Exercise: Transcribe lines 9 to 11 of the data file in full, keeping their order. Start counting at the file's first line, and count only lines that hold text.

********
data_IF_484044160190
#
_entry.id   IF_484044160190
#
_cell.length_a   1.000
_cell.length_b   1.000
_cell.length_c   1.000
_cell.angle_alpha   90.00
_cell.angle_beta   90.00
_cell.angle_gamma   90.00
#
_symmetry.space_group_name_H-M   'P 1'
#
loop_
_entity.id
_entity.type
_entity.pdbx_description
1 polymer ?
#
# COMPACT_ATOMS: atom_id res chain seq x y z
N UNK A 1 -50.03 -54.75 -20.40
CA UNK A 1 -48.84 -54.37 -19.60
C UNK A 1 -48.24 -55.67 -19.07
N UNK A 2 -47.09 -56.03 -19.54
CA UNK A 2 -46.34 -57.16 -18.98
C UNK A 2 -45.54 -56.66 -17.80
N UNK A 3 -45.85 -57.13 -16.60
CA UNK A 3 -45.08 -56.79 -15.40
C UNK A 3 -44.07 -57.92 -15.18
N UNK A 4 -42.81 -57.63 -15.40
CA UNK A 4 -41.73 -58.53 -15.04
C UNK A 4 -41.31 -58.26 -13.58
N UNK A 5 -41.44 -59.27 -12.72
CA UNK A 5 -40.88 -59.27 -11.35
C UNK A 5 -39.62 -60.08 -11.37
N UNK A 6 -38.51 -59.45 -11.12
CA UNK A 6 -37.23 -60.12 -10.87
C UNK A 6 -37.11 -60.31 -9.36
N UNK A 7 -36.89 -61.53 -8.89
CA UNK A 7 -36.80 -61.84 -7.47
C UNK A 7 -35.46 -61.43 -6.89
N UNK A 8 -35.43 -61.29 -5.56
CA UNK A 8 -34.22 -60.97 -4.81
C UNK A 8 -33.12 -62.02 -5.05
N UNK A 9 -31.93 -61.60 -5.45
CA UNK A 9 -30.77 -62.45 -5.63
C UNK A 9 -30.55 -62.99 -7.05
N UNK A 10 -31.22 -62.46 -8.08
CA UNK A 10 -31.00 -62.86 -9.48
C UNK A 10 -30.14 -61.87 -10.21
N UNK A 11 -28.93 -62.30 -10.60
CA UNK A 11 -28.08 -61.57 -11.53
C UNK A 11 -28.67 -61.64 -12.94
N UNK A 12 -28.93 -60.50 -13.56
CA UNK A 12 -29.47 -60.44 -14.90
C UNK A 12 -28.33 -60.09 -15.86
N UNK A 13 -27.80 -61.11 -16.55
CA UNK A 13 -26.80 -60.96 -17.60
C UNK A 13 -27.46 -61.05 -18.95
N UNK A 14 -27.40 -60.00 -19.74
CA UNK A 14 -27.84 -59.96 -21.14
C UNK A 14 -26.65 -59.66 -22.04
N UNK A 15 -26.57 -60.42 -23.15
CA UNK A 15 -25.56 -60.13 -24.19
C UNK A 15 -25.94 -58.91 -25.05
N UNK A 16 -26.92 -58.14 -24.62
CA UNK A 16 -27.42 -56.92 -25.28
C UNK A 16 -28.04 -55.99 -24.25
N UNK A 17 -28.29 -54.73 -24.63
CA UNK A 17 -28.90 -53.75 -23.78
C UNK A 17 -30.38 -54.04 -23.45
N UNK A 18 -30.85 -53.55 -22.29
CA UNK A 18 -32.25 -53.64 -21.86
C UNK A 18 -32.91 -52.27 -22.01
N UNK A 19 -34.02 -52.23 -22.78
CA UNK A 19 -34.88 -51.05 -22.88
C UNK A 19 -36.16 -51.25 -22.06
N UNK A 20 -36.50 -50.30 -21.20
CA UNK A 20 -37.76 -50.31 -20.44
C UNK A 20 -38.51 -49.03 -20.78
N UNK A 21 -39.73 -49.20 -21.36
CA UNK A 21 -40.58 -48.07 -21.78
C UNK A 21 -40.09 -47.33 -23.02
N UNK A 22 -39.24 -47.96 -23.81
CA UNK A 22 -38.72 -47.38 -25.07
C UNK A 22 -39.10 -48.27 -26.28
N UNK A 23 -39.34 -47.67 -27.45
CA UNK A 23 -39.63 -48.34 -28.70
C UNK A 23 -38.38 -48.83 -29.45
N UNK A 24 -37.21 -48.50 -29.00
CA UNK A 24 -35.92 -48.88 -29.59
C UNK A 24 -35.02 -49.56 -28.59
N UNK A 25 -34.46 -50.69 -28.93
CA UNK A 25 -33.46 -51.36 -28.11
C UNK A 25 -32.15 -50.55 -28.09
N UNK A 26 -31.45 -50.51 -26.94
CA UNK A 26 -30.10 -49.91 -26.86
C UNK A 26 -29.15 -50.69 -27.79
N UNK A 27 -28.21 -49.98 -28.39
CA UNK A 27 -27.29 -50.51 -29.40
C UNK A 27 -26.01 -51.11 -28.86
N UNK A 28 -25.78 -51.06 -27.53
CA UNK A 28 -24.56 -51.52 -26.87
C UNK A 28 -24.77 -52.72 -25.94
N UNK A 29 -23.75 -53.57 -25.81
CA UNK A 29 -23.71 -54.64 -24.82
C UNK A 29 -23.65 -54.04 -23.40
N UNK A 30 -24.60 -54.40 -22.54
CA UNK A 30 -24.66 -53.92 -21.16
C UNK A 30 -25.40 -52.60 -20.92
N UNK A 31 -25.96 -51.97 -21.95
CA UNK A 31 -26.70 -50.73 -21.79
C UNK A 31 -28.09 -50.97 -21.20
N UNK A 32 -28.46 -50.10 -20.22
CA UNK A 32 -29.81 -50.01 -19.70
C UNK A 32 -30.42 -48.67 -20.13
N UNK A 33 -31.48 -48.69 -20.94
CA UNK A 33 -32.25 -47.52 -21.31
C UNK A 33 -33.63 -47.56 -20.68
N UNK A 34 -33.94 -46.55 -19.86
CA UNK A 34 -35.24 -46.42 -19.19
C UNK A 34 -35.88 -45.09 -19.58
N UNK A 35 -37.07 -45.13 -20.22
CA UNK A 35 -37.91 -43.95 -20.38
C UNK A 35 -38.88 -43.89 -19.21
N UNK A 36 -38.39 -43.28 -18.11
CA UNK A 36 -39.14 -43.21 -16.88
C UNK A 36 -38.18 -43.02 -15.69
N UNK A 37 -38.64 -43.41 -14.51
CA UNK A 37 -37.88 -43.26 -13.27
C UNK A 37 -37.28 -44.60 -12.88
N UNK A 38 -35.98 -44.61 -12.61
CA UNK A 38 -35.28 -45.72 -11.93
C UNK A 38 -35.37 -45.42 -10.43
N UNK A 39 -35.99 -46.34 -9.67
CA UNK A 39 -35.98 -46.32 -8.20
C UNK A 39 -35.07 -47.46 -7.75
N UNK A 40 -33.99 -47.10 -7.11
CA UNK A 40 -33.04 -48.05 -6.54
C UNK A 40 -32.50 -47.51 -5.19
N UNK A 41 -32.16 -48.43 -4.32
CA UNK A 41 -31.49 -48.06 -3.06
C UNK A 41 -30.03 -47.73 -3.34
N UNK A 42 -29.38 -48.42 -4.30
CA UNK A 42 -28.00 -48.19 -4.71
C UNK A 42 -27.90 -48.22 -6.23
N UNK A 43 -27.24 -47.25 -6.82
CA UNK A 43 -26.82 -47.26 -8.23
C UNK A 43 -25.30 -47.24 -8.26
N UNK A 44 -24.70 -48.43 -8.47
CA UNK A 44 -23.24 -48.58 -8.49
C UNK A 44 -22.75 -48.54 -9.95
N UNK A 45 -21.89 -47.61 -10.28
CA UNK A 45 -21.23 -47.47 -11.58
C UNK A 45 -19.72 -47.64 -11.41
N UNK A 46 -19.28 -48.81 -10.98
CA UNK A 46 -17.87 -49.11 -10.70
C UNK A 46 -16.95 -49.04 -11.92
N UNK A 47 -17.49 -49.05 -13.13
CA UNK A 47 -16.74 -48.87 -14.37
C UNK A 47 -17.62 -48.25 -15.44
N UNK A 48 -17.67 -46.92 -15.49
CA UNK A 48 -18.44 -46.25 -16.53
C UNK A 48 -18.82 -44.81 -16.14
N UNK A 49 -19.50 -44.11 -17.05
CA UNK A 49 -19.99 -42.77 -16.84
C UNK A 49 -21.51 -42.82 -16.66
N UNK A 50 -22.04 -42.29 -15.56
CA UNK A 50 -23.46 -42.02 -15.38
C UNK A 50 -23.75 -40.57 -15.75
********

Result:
_cell.angle_beta   90.00
_cell.angle_gamma   90.00
#